Saturday, April 30, 2011

Basket Weaving & Quilting Progress

My husband made a "shakuhachi" for his instrument building class (it's a recorder-like the photo he's playing an tenor recorder). Two days before he presented his instrument to the class, he commented that the shakuhachi is traditionally played with a basket over the head, effectively isolating the player from the outside world. He then suggested that a pillow case would be an ok substitute, and I cringed. So, I offered to make him a basket instead.

I have made two baskets in my life (previous to this). Both of them are a modification of a pattern by Elaine Webbeking from the March/April 1994 issue of Handwoven. For my first attempt at this big basket, I used 3.5" wide strips of paper grocery bags. The basket turned out to be too small for the end use.

The second attempt at a big basket was done with 3.5" wide strips of unprinted newsprint. The strips were 1.5x as long as the paper bag strips and we used 8 strips per side. My husband cut and folded all the strips. I didn't have enough hand strength to fold a second basket worth of strips in one day! (It's tiring!) Once the strips were all folded we wove the basket together and viola! One shakuhachi basket ready for use. (And he apparently stole the show when he did his presentation! The basket and instrument are on display this week at Wabash College along with all the other instruments created for the course.)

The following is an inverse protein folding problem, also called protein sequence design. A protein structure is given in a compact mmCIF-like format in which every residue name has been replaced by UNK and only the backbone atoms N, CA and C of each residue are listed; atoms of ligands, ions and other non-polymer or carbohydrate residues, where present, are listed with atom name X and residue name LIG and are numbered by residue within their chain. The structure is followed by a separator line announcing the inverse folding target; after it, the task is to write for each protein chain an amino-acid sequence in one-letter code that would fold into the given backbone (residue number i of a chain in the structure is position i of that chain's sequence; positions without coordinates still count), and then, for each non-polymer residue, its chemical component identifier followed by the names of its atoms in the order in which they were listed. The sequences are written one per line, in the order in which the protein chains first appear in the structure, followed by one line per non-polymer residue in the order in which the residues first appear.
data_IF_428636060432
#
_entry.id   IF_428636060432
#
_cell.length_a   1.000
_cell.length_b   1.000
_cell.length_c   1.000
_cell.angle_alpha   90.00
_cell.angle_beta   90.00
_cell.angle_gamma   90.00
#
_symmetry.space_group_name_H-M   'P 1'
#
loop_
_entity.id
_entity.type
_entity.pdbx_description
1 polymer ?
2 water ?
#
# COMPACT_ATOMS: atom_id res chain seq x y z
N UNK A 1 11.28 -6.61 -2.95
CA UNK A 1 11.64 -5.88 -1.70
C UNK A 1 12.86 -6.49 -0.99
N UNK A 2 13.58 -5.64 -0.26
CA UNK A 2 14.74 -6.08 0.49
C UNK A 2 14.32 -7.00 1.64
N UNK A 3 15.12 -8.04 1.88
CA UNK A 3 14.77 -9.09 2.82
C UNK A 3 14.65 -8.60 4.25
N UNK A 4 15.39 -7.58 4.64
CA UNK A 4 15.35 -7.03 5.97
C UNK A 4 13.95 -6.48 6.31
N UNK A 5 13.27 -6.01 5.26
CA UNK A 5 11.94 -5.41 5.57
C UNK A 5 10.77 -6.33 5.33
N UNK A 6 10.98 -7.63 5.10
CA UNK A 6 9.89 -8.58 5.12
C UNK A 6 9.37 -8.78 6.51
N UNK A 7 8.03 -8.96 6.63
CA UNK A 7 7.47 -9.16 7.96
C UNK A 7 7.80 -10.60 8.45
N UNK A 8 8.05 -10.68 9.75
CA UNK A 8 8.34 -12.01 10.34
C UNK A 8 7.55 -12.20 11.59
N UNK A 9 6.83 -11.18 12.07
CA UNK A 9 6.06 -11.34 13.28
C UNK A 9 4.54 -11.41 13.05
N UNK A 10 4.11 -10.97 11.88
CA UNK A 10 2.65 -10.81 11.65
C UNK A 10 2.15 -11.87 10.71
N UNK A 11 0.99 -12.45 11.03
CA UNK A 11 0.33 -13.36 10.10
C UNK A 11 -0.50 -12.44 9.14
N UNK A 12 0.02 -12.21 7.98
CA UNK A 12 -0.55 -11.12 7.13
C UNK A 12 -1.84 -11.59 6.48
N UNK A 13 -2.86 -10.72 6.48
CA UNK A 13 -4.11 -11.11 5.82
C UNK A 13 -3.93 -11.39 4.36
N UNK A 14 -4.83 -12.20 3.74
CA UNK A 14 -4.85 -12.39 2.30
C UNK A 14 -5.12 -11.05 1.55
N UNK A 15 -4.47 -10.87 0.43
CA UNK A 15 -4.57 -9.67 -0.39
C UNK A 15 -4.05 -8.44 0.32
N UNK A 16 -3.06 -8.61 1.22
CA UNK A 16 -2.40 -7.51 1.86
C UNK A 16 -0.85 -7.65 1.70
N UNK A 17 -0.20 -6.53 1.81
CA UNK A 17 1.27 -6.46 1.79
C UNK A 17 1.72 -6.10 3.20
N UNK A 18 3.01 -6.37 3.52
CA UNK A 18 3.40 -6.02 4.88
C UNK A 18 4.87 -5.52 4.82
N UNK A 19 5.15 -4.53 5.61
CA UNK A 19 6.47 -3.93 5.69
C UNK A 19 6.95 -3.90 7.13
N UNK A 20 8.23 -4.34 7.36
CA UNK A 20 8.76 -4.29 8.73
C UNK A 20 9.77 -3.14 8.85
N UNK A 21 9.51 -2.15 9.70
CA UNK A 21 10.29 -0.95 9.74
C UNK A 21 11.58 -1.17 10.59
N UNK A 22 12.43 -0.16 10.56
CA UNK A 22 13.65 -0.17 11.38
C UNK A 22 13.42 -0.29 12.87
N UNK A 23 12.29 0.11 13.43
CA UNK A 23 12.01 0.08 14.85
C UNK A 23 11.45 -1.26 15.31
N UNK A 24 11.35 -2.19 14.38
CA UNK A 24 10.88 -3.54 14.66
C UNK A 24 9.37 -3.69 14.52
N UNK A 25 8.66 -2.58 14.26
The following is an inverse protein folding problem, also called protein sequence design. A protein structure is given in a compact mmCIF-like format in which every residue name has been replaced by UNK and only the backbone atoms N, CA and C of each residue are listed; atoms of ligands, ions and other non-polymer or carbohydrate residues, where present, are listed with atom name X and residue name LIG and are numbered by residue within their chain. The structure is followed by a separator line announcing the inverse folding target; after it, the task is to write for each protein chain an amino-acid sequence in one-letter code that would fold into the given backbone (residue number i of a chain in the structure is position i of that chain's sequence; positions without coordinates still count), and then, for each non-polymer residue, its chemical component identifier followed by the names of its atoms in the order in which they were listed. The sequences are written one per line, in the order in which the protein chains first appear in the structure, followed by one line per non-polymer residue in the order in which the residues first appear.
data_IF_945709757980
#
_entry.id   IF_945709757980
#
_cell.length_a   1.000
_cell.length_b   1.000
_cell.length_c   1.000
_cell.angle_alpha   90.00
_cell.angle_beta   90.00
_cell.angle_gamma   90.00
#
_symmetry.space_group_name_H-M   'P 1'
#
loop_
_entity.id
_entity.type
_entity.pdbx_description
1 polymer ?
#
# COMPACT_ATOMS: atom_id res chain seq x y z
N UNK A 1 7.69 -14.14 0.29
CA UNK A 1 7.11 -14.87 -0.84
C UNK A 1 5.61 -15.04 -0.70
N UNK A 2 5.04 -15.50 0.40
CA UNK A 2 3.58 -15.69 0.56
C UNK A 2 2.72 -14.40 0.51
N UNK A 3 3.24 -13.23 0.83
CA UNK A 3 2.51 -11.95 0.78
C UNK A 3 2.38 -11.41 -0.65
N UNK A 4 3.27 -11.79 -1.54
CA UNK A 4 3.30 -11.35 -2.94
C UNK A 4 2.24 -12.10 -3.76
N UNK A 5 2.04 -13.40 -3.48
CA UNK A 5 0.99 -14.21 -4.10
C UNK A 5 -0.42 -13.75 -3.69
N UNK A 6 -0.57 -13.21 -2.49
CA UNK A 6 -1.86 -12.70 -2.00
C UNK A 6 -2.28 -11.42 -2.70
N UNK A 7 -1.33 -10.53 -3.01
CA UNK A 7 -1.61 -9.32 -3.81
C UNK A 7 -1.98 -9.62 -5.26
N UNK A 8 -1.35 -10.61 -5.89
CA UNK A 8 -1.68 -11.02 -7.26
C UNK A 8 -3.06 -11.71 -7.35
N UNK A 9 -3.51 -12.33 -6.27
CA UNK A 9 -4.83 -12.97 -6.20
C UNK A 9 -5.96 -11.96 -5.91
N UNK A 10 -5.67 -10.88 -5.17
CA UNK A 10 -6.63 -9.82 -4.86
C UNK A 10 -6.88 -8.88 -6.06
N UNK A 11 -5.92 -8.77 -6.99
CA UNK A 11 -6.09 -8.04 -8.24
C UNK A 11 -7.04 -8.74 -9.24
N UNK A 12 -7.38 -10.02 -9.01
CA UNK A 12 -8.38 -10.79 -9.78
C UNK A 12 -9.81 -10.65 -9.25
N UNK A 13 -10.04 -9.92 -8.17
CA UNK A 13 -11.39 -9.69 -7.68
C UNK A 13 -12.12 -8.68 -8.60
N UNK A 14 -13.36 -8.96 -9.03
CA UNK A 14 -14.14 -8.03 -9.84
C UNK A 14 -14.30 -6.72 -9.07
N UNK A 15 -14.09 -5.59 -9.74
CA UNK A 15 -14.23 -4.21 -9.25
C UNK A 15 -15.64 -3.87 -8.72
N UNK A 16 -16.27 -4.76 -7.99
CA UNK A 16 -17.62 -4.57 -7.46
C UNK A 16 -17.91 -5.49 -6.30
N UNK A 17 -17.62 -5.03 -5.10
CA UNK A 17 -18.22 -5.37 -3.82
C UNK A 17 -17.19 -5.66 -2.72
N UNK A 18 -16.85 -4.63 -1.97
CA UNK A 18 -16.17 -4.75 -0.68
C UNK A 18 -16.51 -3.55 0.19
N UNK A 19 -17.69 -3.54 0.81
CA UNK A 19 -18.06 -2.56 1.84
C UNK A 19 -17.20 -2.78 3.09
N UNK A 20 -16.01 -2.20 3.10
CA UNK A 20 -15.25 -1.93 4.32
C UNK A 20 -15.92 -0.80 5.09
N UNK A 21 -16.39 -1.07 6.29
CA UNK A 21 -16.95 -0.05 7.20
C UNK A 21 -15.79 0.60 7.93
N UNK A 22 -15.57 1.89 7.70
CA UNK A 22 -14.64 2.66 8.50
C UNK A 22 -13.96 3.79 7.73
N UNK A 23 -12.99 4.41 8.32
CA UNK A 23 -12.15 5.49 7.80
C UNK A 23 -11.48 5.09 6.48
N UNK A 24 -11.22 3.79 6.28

Here's a shot of the weaving in process. The newsprint does not have as much structural strength as the brown paper bags. The finished basket does stand like a basket should and is able to support its own weight, it's just more floppy than the brown paper bag version.

Here's the brown paper bag version. It's big enough to fit over my head. Right now it is holding the next warp for my loom.

And, last, but not least, the April installment of my quilt project. This square is called "Churn Dash" and I did three variations on the simple pattern--one all green, one all red, and one red & green. This simple nine square block, where each square is made of a maximum of two pieces, went together so much faster than last month's blocks where there were 16 'half-square triangle' squares per block.

No comments: